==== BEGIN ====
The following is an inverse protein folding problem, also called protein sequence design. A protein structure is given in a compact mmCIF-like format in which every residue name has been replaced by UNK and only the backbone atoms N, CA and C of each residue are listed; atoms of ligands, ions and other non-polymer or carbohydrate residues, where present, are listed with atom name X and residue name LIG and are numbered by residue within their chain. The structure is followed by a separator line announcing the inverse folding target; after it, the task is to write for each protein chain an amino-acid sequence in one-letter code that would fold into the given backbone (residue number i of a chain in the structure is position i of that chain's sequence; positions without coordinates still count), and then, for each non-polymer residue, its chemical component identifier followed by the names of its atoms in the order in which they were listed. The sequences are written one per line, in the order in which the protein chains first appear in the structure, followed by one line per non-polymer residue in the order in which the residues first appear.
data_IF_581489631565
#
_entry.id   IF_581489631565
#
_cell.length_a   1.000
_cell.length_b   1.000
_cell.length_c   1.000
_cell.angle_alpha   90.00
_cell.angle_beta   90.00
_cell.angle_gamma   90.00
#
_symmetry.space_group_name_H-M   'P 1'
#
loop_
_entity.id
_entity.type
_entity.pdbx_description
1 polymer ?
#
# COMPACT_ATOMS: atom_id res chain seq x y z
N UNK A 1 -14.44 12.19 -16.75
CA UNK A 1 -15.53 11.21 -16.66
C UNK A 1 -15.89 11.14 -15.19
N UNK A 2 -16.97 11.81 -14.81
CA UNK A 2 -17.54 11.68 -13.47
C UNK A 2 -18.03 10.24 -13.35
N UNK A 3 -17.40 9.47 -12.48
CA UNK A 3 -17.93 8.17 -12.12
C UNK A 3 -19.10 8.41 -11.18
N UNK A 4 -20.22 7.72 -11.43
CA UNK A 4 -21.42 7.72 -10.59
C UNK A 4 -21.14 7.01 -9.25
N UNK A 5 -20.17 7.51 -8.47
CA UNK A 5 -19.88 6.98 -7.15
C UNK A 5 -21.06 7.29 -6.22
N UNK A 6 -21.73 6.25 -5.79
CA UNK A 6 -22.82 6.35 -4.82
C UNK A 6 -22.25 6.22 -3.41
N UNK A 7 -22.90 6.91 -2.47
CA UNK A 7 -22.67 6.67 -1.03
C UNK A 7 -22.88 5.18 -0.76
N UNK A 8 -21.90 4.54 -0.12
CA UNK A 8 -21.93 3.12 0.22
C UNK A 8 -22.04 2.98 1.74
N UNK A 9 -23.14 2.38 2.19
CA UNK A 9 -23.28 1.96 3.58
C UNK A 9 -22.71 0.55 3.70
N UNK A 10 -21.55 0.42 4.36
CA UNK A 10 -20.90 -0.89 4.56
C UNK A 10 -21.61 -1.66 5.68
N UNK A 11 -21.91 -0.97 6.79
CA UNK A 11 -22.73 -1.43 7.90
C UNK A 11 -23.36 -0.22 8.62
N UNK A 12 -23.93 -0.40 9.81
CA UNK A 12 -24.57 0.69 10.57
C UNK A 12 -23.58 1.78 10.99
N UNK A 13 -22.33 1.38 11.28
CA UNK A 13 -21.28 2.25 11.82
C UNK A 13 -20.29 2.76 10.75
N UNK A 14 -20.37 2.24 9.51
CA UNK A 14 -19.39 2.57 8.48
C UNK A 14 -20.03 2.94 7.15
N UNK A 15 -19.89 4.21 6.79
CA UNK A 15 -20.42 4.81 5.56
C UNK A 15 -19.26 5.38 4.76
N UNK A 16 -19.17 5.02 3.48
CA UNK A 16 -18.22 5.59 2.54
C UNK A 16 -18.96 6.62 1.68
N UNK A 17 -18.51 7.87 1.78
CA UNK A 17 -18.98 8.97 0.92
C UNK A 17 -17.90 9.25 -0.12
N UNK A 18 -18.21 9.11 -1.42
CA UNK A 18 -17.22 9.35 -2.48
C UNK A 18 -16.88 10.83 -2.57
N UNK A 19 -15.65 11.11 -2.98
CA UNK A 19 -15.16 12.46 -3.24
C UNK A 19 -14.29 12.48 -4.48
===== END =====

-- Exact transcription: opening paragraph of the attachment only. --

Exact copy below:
The following is an inverse protein folding problem, also called protein sequence design. A protein structure is given in a compact mmCIF-like format in which every residue name has been replaced by UNK and only the backbone atoms N, CA and C of each residue are listed; atoms of ligands, ions and other non-polymer or carbohydrate residues, where present, are listed with atom name X and residue name LIG and are numbered by residue within their chain. The structure is followed by a separator line announcing the inverse folding target; after it, the task is to write for each protein chain an amino-acid sequence in one-letter code that would fold into the given backbone (residue number i of a chain in the structure is position i of that chain's sequence; positions without coordinates still count), and then, for each non-polymer residue, its chemical component identifier followed by the names of its atoms in the order in which they were listed. The sequences are written one per line, in the order in which the protein chains first appear in the structure, followed by one line per non-polymer residue in the order in which the residues first appear.